Goldstein, Ackerhalt & Pletcher
70 Niagara Street, Suite 200 Buffalo , New York, 14202
Phone: 716-362-1533
Fax: 716-362-1534

The GAP Attorneys Blog

Meeting the needs of people with disabilities, their families, educators & service providers

Posts Tagged ‘emotional disability’

District must conduct medical evaluation if necessary to evaluate all areas of suspected disability.

Monday, September 24th, 2012

M.J.C. v. Special School District No. 1, 58 IDELR 288 (D. Minn. 2012):  A federal district court held that a school district violated the IDEA’s child-find mandate by requiring a parent to obtain a private diagnosis of ADHD before the district would classify the student as other health impaired.

Due to miscommunication, the parent resisted attempts to classify the student with an emotional or behavioral disorder.  Despite such resistance, the parent routinely provided consent for the district to complete evaluations.  However, it was not until the parent finally obtained a medical diagnosis of ADHD that the district classified the student as one with a disability.  The Court deemed the district’s failure to conduct any medical evaluation necessary to determine the student’s possible ADHD violated its child find obligation.  As a result of the district’s failure to complete the necessary assessments, the student’s behavioral issues increased.  Accordingly, by the time the student was classified, he required a greater intensity of services than may have been necessary had the district completed its evaluation.  Therefore, the district denied the student a free appropriate public education.

Tags: , , , , ,
Posted in Uncategorized | Comments Off on District must conduct medical evaluation if necessary to evaluate all areas of suspected disability.

Unenrollment from school district of residence does not eliminate its obligation to provide a charter school student with an IEP.

Thursday, June 14th, 2012

I.H. v. Cumberland Valley School District, 58 IDELR 94 (M.D. Pa. 2012):  A U.S. District Court held that the IDEA requires a school district to provide a resident student with an IEP even though the student was currently enrolled in a charter school.  The Court distinguished between developing an IEP, or essentially an offer of FAPE, and implementing the IEP, or providing FAPE.

The student, who was identified as having an emotional disability, attended a public cyber charter school due to the emotional difficulties he encountered while attending his local school district.  However, the student’s guardian was considering re-enrolling the student in his public school district of residence.  She requested the school district evaluate the student and develop an IEP in order to adequately weigh her options.  The district failed to develop an IEP, and an impartial hearing officer (IHO) found that the district was not obligated to offer an IEP to a student not enrolled.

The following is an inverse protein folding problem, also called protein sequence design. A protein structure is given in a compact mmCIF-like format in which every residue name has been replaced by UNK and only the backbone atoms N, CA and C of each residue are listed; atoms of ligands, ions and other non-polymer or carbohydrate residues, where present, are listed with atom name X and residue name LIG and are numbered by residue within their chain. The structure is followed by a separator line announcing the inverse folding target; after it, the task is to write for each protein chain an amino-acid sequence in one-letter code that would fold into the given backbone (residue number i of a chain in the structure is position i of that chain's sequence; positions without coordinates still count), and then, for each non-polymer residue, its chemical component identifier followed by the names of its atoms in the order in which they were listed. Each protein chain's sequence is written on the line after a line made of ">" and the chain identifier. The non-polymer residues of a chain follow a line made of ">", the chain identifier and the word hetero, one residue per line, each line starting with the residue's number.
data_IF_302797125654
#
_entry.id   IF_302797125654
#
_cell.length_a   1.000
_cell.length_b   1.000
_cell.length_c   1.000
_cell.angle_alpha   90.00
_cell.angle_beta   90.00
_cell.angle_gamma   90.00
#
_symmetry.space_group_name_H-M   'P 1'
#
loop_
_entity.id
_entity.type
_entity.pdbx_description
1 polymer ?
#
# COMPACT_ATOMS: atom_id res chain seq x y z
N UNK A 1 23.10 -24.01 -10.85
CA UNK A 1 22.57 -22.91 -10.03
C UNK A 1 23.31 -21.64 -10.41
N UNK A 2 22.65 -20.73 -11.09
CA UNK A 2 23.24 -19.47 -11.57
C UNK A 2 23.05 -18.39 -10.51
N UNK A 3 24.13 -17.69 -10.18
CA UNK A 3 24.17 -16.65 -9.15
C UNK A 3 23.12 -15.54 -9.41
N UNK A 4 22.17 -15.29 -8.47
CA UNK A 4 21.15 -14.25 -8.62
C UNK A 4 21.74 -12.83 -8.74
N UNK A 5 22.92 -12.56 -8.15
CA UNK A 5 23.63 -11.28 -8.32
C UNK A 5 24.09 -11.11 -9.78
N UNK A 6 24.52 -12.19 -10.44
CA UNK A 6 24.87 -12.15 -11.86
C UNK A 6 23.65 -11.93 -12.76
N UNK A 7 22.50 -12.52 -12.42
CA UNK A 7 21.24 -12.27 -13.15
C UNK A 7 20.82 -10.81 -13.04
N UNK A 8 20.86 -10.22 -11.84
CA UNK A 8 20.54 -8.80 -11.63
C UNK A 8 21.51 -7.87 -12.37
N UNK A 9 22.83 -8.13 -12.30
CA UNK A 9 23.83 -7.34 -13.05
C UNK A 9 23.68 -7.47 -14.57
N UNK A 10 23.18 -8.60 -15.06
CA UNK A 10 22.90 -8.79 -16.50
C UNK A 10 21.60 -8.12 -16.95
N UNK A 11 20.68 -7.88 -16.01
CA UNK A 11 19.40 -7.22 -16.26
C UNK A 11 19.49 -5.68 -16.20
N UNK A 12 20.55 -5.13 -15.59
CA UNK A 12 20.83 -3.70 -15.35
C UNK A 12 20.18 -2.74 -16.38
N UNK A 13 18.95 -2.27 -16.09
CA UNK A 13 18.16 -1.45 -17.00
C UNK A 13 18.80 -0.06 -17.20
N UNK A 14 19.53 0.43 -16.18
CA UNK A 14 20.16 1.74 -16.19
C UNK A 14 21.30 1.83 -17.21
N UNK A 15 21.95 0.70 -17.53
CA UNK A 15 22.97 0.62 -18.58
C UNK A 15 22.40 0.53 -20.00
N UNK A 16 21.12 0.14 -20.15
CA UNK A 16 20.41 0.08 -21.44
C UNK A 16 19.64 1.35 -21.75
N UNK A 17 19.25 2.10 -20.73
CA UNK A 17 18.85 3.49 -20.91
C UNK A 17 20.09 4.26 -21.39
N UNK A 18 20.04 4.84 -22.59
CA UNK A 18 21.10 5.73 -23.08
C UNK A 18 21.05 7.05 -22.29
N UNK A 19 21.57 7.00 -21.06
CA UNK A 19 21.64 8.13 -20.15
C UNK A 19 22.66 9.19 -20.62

The Court overturned the IHO, noting that, while the charter school must provide the student with FAPE, the school district is required to evaluate a proposed student and develop an IEP to designed to offer FAPE.  Here, the guardian requested an IEP to consider the student’s re-enrollment.  Therefore, the school district was required to conduct the evaluation and develop an IEP.  The student’s enrollment in the charter school only affected whether the district was obligated to provide the services identified in the IEP, not whether it was obligated to develop an IEP in the first instance.

Tags: , , , , ,
Posted in Uncategorized | Comments Off on Unenrollment from school district of residence does not eliminate its obligation to provide a charter school student with an IEP.

Student needs more restrictive placement due to his behavioral issues, despite his high academic functioning.

Thursday, May 24th, 2012

J.P. v. New York City Department of Education, 58 IDELR 96 (E.D.N.Y. 2012):  A U.S. District Court affirmed the New York State Review Officer’s (SRO) determination that the school district offered a free appropriate public education to a student with an emotional disability.  Notwithstanding the student’s high level of academic functioning, he required a more restrictive placement.  Specifically, the student exhibited several behaviors that interfered with his ability to learn and disrupted the learning environment for his classmates.

The SRO overturned a ruling by an impartial hearing officer (IHO) awarding the parents reimbursement for their unilateral placement.  The parents placed the student in a private program which allowed the student to progress in a general education setting.  However, based on the information available at the CSE meeting, the CSE recommended a 12:1:1 classroom in order to address his disruptive behaviors.  No one at the CSE meeting, including the student’s mother, requested a general education setting.  The Court gave little weight to the progress the student made in his private program, since that information was not available to the CSE.  Accordingly, the Court agreed with the SRO’s determination that, based on the information the CSE did have, its recommendation was appropriate.